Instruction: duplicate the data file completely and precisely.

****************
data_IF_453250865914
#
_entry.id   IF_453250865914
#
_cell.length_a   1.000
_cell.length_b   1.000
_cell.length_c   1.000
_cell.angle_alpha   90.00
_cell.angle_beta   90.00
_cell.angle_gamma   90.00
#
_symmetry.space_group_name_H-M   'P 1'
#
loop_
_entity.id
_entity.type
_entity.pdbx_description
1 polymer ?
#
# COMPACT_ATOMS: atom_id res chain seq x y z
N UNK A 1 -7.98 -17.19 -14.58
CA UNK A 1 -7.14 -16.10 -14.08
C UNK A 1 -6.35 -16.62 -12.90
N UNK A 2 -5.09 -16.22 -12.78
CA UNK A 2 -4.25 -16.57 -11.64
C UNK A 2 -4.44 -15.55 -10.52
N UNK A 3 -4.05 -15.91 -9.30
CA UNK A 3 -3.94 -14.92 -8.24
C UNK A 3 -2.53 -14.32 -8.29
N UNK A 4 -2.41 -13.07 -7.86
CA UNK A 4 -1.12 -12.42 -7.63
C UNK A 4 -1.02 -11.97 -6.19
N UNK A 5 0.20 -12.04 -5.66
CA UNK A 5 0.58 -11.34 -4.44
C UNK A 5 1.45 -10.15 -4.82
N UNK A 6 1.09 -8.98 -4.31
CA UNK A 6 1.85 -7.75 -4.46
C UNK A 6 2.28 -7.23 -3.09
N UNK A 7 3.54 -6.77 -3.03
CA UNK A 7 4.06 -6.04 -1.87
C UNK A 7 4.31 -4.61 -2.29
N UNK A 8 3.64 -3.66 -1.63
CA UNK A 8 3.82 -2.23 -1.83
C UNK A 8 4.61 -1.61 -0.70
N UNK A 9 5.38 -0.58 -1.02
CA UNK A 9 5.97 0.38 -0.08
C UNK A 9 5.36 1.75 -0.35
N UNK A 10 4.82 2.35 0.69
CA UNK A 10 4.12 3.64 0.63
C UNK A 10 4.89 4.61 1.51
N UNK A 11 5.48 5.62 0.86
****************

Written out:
data_IF_453250865914
#
_entry.id   IF_453250865914
#
_cell.length_a   1.000
_cell.length_b   1.000
_cell.length_c   1.000
_cell.angle_alpha   90.00
_cell.angle_beta   90.00
_cell.angle_gamma   90.00
#
_symmetry.space_group_name_H-M   'P 1'
#
loop_
_entity.id
_entity.type
_entity.pdbx_description
1 polymer ?
#
# COMPACT_ATOMS: atom_id res chain seq x y z
N UNK A 1 -7.98 -17.19 -14.58
CA UNK A 1 -7.14 -16.10 -14.08
C UNK A 1 -6.35 -16.62 -12.90
N UNK A 2 -5.09 -16.22 -12.78
CA UNK A 2 -4.25 -16.57 -11.64
C UNK A 2 -4.44 -15.55 -10.52
N UNK A 3 -4.05 -15.91 -9.30
CA UNK A 3 -3.94 -14.92 -8.24
C UNK A 3 -2.53 -14.32 -8.29
N UNK A 4 -2.41 -13.07 -7.86
CA UNK A 4 -1.12 -12.42 -7.63
C UNK A 4 -1.02 -11.97 -6.19
N UNK A 5 0.20 -12.04 -5.66
CA UNK A 5 0.58 -11.34 -4.44
C UNK A 5 1.45 -10.15 -4.82
N UNK A 6 1.09 -8.98 -4.31
CA UNK A 6 1.85 -7.75 -4.46
C UNK A 6 2.28 -7.23 -3.09
N UNK A 7 3.54 -6.77 -3.03
CA UNK A 7 4.06 -6.04 -1.87
C UNK A 7 4.31 -4.61 -2.29
N UNK A 8 3.64 -3.66 -1.63
CA UNK A 8 3.82 -2.23 -1.83
C UNK A 8 4.61 -1.61 -0.70
N UNK A 9 5.38 -0.58 -1.02
CA UNK A 9 5.97 0.38 -0.08
C UNK A 9 5.36 1.75 -0.35
N UNK A 10 4.82 2.35 0.69
CA UNK A 10 4.12 3.64 0.63
C UNK A 10 4.89 4.61 1.51
N UNK A 11 5.48 5.62 0.86